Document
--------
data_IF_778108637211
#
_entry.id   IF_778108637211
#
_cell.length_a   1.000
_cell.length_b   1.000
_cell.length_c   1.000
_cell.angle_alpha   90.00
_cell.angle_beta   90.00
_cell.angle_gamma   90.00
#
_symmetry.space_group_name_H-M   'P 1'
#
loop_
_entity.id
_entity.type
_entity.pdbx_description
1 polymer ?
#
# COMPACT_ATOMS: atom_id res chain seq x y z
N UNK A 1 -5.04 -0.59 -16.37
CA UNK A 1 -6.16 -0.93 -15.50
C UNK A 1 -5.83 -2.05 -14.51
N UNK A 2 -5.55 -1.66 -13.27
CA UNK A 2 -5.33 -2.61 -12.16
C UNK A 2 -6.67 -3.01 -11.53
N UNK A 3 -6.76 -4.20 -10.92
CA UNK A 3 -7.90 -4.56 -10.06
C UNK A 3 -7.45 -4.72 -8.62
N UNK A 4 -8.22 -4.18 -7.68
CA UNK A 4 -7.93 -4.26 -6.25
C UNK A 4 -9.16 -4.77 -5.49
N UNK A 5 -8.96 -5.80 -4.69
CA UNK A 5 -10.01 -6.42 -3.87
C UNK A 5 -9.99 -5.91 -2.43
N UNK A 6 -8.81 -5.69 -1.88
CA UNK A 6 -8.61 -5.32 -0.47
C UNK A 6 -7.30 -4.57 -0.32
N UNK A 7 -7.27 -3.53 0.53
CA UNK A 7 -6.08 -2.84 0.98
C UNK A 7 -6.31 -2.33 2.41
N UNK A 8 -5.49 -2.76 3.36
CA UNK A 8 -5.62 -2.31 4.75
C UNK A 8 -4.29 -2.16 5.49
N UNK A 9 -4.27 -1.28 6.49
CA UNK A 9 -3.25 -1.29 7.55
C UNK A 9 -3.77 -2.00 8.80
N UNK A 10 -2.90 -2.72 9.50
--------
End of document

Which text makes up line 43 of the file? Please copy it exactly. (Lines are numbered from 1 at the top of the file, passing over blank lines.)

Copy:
CA UNK A 8 -5.62 -2.31 4.75